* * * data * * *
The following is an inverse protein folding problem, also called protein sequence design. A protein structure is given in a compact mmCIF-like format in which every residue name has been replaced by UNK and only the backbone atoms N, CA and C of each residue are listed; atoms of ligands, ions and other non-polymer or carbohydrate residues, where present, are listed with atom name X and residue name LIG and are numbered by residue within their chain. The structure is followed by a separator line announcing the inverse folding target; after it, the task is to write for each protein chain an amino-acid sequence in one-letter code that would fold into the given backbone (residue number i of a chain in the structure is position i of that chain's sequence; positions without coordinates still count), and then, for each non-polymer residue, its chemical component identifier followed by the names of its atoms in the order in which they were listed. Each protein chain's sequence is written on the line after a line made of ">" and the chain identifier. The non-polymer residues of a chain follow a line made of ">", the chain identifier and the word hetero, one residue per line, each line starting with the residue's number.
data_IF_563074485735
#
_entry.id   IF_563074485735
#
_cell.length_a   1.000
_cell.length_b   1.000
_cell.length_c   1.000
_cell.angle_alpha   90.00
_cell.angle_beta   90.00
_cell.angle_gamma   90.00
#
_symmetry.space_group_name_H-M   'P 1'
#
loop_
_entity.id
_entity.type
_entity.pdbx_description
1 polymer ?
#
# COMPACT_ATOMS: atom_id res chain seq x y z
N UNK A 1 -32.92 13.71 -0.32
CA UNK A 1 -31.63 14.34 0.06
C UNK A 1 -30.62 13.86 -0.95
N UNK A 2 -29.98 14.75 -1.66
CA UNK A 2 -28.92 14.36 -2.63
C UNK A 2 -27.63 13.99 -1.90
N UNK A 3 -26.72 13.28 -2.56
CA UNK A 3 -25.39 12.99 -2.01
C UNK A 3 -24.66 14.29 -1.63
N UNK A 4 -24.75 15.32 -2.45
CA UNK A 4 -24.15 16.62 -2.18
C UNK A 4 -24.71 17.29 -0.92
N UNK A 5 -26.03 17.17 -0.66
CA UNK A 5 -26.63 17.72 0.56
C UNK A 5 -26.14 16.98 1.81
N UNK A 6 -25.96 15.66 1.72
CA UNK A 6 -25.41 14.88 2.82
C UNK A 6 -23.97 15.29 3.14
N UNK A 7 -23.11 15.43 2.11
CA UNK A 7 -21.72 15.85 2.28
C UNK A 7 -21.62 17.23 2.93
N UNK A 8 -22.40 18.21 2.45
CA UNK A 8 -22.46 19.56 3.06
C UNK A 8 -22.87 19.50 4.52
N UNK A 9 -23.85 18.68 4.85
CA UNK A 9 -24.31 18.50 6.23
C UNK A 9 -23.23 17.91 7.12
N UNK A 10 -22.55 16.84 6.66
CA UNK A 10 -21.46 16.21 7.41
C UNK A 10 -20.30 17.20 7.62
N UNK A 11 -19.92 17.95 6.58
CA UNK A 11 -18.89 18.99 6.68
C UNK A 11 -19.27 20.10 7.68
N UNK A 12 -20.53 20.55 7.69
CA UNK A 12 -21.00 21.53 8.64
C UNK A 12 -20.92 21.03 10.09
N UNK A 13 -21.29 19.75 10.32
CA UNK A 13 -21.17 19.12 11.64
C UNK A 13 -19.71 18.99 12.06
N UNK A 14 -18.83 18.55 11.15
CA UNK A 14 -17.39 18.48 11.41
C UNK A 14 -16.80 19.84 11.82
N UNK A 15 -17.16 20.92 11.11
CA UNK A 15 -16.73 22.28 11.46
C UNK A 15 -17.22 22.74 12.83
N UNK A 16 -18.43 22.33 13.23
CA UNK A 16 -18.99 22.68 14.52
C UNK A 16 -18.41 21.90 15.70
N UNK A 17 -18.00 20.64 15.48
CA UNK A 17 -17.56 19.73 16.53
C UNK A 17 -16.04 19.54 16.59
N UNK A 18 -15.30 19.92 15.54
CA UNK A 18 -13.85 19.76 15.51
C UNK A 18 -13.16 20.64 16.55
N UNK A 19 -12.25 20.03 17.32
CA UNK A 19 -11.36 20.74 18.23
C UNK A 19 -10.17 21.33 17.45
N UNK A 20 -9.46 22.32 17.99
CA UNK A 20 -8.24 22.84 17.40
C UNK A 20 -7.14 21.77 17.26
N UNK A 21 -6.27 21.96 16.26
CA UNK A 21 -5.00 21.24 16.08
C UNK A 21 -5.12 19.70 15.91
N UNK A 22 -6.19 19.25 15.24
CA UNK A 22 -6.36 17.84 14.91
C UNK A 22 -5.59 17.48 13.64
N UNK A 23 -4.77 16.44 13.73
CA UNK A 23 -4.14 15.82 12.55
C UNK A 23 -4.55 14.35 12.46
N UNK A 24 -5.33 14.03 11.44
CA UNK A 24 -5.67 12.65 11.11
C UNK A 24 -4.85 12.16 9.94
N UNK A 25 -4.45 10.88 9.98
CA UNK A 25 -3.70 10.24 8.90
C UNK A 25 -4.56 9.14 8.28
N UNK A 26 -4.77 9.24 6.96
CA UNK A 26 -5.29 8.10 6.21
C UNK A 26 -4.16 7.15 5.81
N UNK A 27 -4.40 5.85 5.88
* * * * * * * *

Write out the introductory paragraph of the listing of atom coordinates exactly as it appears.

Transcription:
The following is an inverse protein folding problem, also called protein sequence design. A protein structure is given in a compact mmCIF-like format in which every residue name has been replaced by UNK and only the backbone atoms N, CA and C of each residue are listed; atoms of ligands, ions and other non-polymer or carbohydrate residues, where present, are listed with atom name X and residue name LIG and are numbered by residue within their chain. The structure is followed by a separator line announcing the inverse folding target; after it, the task is to write for each protein chain an amino-acid sequence in one-letter code that would fold into the given backbone (residue number i of a chain in the structure is position i of that chain's sequence; positions without coordinates still count), and then, for each non-polymer residue, its chemical component identifier followed by the names of its atoms in the order in which they were listed. Each protein chain's sequence is written on the line after a line made of ">" and the chain identifier. The non-polymer residues of a chain follow a line made of ">", the chain identifier and the word hetero, one residue per line, each line starting with the residue's number.